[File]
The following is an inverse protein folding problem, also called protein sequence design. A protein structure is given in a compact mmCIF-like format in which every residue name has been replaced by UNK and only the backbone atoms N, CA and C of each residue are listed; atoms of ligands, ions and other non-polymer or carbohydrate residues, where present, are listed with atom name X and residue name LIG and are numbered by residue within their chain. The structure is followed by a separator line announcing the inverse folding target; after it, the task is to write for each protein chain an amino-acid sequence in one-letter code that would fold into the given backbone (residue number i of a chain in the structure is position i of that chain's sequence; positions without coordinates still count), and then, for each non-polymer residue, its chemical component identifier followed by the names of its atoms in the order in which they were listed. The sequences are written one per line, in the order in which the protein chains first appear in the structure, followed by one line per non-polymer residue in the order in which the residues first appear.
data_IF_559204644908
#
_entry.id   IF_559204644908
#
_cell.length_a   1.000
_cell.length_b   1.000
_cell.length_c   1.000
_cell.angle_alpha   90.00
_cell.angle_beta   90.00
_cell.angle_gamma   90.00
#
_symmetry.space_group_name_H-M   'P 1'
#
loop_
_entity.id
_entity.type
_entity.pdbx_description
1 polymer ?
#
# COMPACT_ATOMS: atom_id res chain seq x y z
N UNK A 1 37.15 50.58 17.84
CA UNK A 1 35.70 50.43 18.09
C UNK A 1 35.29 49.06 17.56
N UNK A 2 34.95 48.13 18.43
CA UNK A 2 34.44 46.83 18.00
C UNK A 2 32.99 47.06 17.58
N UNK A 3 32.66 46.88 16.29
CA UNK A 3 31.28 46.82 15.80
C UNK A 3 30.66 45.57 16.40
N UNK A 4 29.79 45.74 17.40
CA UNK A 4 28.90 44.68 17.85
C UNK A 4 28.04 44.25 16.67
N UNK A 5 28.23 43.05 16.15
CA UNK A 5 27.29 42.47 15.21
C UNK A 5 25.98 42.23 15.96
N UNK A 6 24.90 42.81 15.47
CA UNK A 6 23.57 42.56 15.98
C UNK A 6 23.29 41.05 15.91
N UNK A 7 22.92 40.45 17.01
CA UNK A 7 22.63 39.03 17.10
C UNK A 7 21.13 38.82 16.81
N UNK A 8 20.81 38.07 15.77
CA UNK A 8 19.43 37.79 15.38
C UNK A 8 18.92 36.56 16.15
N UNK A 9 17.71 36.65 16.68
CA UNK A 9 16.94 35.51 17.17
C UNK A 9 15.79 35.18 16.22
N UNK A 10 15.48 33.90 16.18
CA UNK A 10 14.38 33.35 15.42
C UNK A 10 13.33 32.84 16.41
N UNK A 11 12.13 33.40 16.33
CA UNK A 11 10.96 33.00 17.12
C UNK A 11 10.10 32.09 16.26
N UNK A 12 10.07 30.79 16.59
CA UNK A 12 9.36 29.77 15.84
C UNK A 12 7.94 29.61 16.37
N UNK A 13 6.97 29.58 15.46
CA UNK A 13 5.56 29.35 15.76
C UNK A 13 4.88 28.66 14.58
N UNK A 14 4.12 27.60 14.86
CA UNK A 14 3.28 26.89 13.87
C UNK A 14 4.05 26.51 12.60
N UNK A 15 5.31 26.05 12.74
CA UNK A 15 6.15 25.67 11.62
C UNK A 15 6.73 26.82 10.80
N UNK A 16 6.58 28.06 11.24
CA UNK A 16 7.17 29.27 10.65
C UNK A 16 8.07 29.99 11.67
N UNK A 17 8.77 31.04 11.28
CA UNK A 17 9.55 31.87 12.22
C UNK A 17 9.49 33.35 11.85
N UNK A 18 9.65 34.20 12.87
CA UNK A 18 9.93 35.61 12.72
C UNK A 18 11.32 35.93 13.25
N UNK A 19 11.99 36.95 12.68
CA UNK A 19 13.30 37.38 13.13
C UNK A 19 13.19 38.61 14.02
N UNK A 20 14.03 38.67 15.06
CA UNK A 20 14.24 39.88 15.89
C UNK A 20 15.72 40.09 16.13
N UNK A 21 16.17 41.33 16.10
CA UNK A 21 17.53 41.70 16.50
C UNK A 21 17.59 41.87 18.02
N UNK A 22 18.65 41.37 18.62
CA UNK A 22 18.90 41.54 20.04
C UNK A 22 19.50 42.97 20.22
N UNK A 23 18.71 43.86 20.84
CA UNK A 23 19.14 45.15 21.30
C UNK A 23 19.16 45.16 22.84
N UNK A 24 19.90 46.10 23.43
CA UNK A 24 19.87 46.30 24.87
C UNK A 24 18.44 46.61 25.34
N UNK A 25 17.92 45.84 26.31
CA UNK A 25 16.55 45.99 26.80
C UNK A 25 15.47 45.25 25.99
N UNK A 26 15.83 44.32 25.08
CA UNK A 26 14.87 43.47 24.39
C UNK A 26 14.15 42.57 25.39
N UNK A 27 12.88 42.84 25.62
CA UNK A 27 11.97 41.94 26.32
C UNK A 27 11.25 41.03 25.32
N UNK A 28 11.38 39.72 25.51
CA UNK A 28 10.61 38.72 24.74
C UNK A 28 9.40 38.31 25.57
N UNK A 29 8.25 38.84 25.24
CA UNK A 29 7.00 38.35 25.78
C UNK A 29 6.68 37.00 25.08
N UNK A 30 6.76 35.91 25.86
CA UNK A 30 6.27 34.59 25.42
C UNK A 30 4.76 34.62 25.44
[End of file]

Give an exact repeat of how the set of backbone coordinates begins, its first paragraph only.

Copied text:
The following is an inverse protein folding problem, also called protein sequence design. A protein structure is given in a compact mmCIF-like format in which every residue name has been replaced by UNK and only the backbone atoms N, CA and C of each residue are listed; atoms of ligands, ions and other non-polymer or carbohydrate residues, where present, are listed with atom name X and residue name LIG and are numbered by residue within their chain. The structure is followed by a separator line announcing the inverse folding target; after it, the task is to write for each protein chain an amino-acid sequence in one-letter code that would fold into the given backbone (residue number i of a chain in the structure is position i of that chain's sequence; positions without coordinates still count), and then, for each non-polymer residue, its chemical component identifier followed by the names of its atoms in the order in which they were listed. The sequences are written one per line, in the order in which the protein chains first appear in the structure, followed by one line per non-polymer residue in the order in which the residues first appear.